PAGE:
The same could not be said of the 2016 offer which was less than even the recalculated figure. The claimant was awarded the additional damages and enhanced interest on damages and costs from the date of expiry of that offer.
Important points to consider
This was a complex case and until the costs judgment is available some caution is needed. That said, the judge seems to have been clear in his approach to the discount rate change. In effect his approach was to look at the discount rate prevailing at the time the offer was made and what the damages would have been calculated using that rate.
It might be unsafe at this stage to believe this would be the last word on the issue (and it is not clear what the position would have been if a defendant’s offer was in play) but the decision is helpful to refer to if a similar situation arises.
3. Refusal to mediate - indemnity costs awarded
Reports on this case have highlighted the contrast between the claimant and defendant approaches: the claimant making offers and seeking to mediate several times and the defendant making no offers, ignoring all claimant offers and refusing to respond to invitations to mediate.
The punishment of a party (even a winning one) unreasonably refusing to mediate by adverse costs orders is not new, and in this case the defendant had to pay costs on an indemnity basis from July 2016.
The reasons put forward by the defendant for not engaging in mediation were: (1) it had a strong defence; and (2) the litigation was out of the ordinary as the defendant was a public body, the litigation related to a police investigation in a prison and there was widespread public concern arising from inquiries into abuse involving public institutions.
The judge’s view was that it was well known that personal injury claims against an employer were often amenable to ADR because “an independent person can approach the case dispassionately and without the history [and sometimes/or] the emotion that can colour one’s judgement in relation to claims by an employee against an employer”. The judge rejected the relevance of any of the reasons given and said that if a defendant did not want to engage in mediation for public policy reasons it had to be prepared to take the costs consequences.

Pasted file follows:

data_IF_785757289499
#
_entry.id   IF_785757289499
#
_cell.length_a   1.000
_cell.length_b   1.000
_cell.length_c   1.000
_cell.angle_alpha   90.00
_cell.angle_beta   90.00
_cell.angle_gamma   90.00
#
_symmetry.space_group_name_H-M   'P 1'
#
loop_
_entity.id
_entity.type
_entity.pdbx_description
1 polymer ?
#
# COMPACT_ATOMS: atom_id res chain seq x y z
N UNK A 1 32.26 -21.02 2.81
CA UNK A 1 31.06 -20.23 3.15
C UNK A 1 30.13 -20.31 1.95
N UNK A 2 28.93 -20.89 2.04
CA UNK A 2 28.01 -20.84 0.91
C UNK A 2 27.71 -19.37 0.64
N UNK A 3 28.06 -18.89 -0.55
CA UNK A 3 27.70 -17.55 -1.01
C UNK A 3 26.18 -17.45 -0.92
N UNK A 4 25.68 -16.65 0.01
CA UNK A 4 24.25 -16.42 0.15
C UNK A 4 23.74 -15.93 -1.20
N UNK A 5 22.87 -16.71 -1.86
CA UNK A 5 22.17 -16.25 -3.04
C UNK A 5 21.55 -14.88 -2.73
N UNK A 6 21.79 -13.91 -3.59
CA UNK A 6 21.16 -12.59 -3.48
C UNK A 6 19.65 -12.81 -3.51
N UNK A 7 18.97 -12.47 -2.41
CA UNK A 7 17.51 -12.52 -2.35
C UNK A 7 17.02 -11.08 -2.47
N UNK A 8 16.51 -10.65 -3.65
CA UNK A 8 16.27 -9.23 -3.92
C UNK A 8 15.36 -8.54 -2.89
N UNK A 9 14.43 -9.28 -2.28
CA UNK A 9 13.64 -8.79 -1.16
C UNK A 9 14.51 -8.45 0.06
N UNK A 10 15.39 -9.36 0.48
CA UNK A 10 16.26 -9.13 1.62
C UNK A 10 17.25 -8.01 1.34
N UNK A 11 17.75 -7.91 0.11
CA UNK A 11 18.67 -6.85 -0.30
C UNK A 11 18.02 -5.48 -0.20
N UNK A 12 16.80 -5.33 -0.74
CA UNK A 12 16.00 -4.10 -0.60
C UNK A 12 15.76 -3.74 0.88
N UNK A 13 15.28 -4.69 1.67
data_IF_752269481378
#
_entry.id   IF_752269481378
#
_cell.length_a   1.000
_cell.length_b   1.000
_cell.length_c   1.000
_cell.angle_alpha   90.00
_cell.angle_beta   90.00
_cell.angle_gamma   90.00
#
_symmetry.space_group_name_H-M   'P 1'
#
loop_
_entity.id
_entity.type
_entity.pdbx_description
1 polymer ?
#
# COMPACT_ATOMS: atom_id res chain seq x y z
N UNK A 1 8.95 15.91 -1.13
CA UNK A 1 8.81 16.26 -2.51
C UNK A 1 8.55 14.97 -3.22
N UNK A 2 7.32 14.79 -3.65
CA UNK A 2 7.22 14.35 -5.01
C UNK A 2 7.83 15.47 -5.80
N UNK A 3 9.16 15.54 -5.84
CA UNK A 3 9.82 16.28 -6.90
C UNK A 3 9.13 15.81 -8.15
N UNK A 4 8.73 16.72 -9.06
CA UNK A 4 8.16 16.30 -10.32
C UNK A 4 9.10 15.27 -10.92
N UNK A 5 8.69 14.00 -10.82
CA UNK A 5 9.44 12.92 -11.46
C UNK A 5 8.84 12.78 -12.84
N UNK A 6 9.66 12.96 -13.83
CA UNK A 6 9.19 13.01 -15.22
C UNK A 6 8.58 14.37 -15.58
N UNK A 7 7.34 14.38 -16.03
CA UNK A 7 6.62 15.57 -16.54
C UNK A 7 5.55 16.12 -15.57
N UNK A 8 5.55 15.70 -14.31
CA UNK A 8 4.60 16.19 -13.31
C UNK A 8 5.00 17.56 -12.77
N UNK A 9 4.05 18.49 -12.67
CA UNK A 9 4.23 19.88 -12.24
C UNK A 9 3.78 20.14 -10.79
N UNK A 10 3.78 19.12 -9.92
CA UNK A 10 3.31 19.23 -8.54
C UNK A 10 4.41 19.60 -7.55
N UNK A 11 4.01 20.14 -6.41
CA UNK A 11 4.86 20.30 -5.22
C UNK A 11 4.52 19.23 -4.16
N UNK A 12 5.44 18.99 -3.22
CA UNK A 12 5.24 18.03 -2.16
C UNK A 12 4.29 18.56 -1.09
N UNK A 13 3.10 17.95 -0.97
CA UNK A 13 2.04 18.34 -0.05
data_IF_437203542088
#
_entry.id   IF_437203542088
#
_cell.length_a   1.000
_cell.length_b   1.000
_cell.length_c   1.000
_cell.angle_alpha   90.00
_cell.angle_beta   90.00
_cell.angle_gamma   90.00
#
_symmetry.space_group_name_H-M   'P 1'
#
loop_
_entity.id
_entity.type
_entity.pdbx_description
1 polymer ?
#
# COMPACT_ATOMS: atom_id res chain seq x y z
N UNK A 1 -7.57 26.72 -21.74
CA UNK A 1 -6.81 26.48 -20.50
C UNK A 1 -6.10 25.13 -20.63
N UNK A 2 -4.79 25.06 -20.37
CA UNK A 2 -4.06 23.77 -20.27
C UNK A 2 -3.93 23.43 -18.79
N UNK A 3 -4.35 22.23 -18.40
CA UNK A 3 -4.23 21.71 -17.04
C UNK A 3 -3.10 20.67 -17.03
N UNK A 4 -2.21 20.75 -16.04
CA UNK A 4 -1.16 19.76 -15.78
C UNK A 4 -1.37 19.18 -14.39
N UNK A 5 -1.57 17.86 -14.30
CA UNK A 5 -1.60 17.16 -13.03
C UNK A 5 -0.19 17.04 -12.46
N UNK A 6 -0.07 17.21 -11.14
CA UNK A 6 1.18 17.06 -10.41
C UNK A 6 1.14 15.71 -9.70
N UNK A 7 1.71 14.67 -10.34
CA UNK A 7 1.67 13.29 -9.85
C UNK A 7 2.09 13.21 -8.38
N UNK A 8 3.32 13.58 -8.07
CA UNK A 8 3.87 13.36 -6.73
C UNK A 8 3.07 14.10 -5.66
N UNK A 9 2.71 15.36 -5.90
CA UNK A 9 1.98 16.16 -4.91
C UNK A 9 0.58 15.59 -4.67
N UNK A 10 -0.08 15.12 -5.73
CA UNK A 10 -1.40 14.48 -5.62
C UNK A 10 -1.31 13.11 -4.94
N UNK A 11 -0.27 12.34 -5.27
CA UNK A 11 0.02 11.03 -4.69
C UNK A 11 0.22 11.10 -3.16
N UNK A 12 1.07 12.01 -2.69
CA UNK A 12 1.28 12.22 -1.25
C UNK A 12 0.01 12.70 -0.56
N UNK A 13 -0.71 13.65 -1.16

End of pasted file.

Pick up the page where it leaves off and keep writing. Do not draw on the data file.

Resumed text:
What this means for you
Indemnity costs followed due to the unreasonable failure not just to mediate but to respond to invitations to mediate. That said, the reasons the defendant would have relied on had it chosen to raise them would not have been insufficient in the judge’s view.
In the recent case of Gore v Naheed and another, the Court of Appeal caused a ripple in the line of cases relating to unreasonable refusal to mediate where Pill LJ said that he had some difficulty in accepting that the desire of a party to have his rights determined by a court of law in preference to mediation could be said to be unreasonable conduct. The first instance decision was upheld not to penalise a defendant who refused mediation in the belief that it had no reasonable prospect of success. A refusal to mediate was a factor to take into account and in Gore the belief that the defendant had a strong case (borne out by winning at trial) and that mediation would be a waste of time was seen not to be an unreasonable basis for the refusal.
The two cases together – although very different in the way an invitation was responded to – probably show different ends of the spectrum, but highlight the need to think carefully about how to respond to invitations to mediate (always assuming not wishing to propose it) and to respond with a clear explanation of the reasons why an invitation is rejected at the time it is made.